This without counting the fact that university professors tend to be liberal within the humanities, but certainly not in the social sciences, or even in the natural sciences — which are by far more powerful and influential on modern campuses.
The left doesn’t do much better, according to Stover. Progressives want to use the humanities as a force for social change and a training camp for citizen-activists, which right there is in flagrant contradiction with the mission of a university. Worse, they impose ideological litmus tests, despite their vocal protestations of being in favor of critical thinking and freedom of expression.
Stover tells us that most faculty are caught in the middle of this struggle, and that what they want to do, mostly, is to mind their business and carry out their research and scholarship on tiny, and often entirely irrelevant, domains of human knowledge. In other words, they want to do precisely what universities were originally designed to do, from the establishment of the first world university (in Bologna, Italy) back in 1088, onwards. This is an interesting — and insofar as I know correct — point:
“The critics, often well-meaning [well, I don’t know about that], think they are attacking the decadence and excess of contemporary humanities scholarship, when in fact they are striking at the very heart of the humanities as they have existed for centuries.”
One large caveat here, coming from my more extensive experience as someone who has worked in, and is familiar with the history of, not just the humanities, but the sciences as well. Everything that’s Stover has said so far, and that he says in the rest of the article, applies mutatis mutandis to the sciences. Which pretty much dispatches of his entire argument, since he is assuming from the beginning that the humanities are somehow different from the rest of academy. They are most certainly not, at least not by the light of the parameters he uses in his discussion.
The central part of the article is structured around a series of obviously provocative sections, boldly making entirely counterintuitive claims. The first one is “in praise of overspecialization,” addressing the criticism that today’s humanistic scholarship is too narrowly focused, and often concerned with minutiae that seem hardly worth bothering with. Here Stover is absolutely right that this is nothing new:
“No Scholastic ever argued how many angels could dance on the head of a pin — it takes the fevered imagination of a philosophe to come up with that question — but popular depictions of scholars in the Middle Ages indicate that their specialized pursuits were not always fully appreciated.”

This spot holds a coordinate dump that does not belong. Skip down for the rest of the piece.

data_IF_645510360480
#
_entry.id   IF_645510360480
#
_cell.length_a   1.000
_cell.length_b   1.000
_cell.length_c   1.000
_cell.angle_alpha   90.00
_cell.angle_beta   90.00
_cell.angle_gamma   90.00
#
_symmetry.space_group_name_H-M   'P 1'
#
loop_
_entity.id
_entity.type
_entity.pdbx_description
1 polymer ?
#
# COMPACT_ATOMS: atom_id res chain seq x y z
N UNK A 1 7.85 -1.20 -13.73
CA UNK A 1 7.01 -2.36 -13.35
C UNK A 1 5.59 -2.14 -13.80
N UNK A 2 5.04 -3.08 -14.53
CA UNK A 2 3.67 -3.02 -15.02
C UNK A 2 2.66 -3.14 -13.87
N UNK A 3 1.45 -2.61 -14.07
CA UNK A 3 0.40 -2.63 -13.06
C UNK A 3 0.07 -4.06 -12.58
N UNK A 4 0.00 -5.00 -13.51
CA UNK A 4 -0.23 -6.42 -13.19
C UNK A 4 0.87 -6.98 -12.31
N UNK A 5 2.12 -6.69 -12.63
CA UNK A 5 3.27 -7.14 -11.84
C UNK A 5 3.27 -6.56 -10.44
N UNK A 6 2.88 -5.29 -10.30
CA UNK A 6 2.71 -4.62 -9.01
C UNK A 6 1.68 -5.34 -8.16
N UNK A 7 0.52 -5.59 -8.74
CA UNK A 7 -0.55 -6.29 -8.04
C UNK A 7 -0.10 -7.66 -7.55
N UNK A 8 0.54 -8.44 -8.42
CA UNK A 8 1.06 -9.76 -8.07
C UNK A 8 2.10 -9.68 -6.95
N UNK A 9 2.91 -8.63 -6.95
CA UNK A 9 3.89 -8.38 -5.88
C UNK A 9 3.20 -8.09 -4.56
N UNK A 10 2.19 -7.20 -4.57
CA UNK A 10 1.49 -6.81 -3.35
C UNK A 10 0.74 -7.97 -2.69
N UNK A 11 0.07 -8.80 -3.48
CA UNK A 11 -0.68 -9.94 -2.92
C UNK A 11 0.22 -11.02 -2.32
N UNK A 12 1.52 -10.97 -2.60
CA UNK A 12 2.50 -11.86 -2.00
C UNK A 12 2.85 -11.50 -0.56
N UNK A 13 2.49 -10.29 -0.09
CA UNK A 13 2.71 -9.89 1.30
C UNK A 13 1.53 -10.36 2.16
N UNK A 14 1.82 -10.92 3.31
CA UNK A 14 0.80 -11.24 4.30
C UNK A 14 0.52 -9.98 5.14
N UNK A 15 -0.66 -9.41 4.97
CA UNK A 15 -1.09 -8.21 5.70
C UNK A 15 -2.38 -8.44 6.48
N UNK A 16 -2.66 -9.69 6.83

Indeed, as Stover points out with dismay, it is the modern expectation that is new and way out of proportions. If you were to write, for instance, a paper or book on French clothing from 1650 to 1699, reviewers would demand that you situate your work within the broader area of literary theory, and moreover provide analyses of your material within the framework generated by the cultural milieu of the modern world. No Scholastic was ever asked to do anything like that at all.
This demand for broad context and up to date framing, according to Stover, simply results in bad scholarship:
“Take an important subject, say, democracy in classical Athens. If you ever want to go beyond a silly nursery story about Athens as the cradle of democracy … if you actually want to understand the political and social system of fifth-century Athens, you would have to delve into everything from epigraphy to the minor Attic orators, to comedy and tragedy, the Greek economy, trade relationships in Greece and the Mediterranean, coinage, ship construction, material supply chains, colonies, gender roles, even clothing and food.”
In other words, you would have to rely on a lot of narrow, “useless” scholarship.
The next section is “in defense of overproduction.” Here too, Stover’s strategy is to show that this isn’t a new problem, but a feature that has been with us from the dawn of (scholarly) time. He quotes an unspecified 13th century scholar who complained that “Aristotle offers the key to wisdom, but he hid that key in so many books.” Tens of thousands of commentaries on Peter Lombard exist, unread for hundreds of years, scattered across European universities, the reason being that this was once a standard exercise to go through to become a reputable (and licensed) teacher of theology. Overproduction doesn’t seem nearly like a sufficient term here!